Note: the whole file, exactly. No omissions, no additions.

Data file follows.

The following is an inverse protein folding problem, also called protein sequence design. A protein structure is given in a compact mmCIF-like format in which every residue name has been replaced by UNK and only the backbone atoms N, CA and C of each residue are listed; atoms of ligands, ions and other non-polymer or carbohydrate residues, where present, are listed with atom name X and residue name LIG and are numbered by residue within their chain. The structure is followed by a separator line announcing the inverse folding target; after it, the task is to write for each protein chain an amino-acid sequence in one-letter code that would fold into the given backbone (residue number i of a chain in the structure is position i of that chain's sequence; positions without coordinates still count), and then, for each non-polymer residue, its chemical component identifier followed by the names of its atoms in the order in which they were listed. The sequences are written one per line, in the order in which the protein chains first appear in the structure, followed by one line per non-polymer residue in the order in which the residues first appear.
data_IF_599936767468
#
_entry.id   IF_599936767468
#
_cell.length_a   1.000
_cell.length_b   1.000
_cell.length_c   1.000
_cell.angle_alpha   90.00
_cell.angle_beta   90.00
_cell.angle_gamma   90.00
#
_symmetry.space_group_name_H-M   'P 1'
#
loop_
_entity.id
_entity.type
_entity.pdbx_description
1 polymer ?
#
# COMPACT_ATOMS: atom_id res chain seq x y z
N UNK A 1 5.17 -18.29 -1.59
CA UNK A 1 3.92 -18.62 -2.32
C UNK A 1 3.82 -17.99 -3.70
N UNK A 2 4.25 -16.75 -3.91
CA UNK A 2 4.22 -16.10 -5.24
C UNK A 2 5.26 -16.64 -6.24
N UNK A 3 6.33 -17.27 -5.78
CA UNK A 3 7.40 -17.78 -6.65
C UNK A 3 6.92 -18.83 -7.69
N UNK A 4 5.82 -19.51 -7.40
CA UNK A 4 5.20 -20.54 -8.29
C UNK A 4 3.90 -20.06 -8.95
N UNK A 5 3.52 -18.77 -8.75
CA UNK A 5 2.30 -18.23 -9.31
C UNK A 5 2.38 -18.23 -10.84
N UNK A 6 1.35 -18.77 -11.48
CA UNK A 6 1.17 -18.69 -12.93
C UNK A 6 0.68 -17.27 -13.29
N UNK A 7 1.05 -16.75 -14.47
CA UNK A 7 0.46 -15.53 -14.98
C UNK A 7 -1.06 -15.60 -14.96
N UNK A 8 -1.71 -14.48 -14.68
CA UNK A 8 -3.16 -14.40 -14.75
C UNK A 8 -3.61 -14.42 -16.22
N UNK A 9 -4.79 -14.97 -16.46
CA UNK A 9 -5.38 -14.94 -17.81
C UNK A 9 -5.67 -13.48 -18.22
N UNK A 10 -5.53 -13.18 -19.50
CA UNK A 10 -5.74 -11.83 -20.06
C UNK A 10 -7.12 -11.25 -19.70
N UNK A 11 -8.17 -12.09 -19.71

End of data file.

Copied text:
The following is an inverse protein folding problem, also called protein sequence design. A protein structure is given in a compact mmCIF-like format in which every residue name has been replaced by UNK and only the backbone atoms N, CA and C of each residue are listed; atoms of ligands, ions and other non-polymer or carbohydrate residues, where present, are listed with atom name X and residue name LIG and are numbered by residue within their chain. The structure is followed by a separator line announcing the inverse folding target; after it, the task is to write for each protein chain an amino-acid sequence in one-letter code that would fold into the given backbone (residue number i of a chain in the structure is position i of that chain's sequence; positions without coordinates still count), and then, for each non-polymer residue, its chemical component identifier followed by the names of its atoms in the order in which they were listed. The sequences are written one per line, in the order in which the protein chains first appear in the structure, followed by one line per non-polymer residue in the order in which the residues first appear.
data_IF_599936767468
#
_entry.id   IF_599936767468
#
_cell.length_a   1.000
_cell.length_b   1.000
_cell.length_c   1.000
_cell.angle_alpha   90.00
_cell.angle_beta   90.00
_cell.angle_gamma   90.00
#
_symmetry.space_group_name_H-M   'P 1'
#
loop_
_entity.id
_entity.type
_entity.pdbx_description
1 polymer ?
#
# COMPACT_ATOMS: atom_id res chain seq x y z
N UNK A 1 5.17 -18.29 -1.59
CA UNK A 1 3.92 -18.62 -2.32
C UNK A 1 3.82 -17.99 -3.70
N UNK A 2 4.25 -16.75 -3.91
CA UNK A 2 4.22 -16.10 -5.24
C UNK A 2 5.26 -16.64 -6.24
N UNK A 3 6.33 -17.27 -5.78
CA UNK A 3 7.40 -17.78 -6.65
C UNK A 3 6.92 -18.83 -7.69
N UNK A 4 5.82 -19.51 -7.40
CA UNK A 4 5.20 -20.54 -8.29
C UNK A 4 3.90 -20.06 -8.95
N UNK A 5 3.52 -18.77 -8.75
CA UNK A 5 2.30 -18.23 -9.31
C UNK A 5 2.38 -18.23 -10.84
N UNK A 6 1.35 -18.77 -11.48
CA UNK A 6 1.17 -18.69 -12.93
C UNK A 6 0.68 -17.27 -13.29
N UNK A 7 1.05 -16.75 -14.47
CA UNK A 7 0.46 -15.53 -14.98
C UNK A 7 -1.06 -15.60 -14.96
N UNK A 8 -1.71 -14.48 -14.68
CA UNK A 8 -3.16 -14.40 -14.75
C UNK A 8 -3.61 -14.42 -16.22
N UNK A 9 -4.79 -14.97 -16.46
CA UNK A 9 -5.38 -14.94 -17.81
C UNK A 9 -5.67 -13.48 -18.22
N UNK A 10 -5.53 -13.18 -19.50
CA UNK A 10 -5.74 -11.83 -20.06
C UNK A 10 -7.12 -11.25 -19.70
N UNK A 11 -8.17 -12.09 -19.71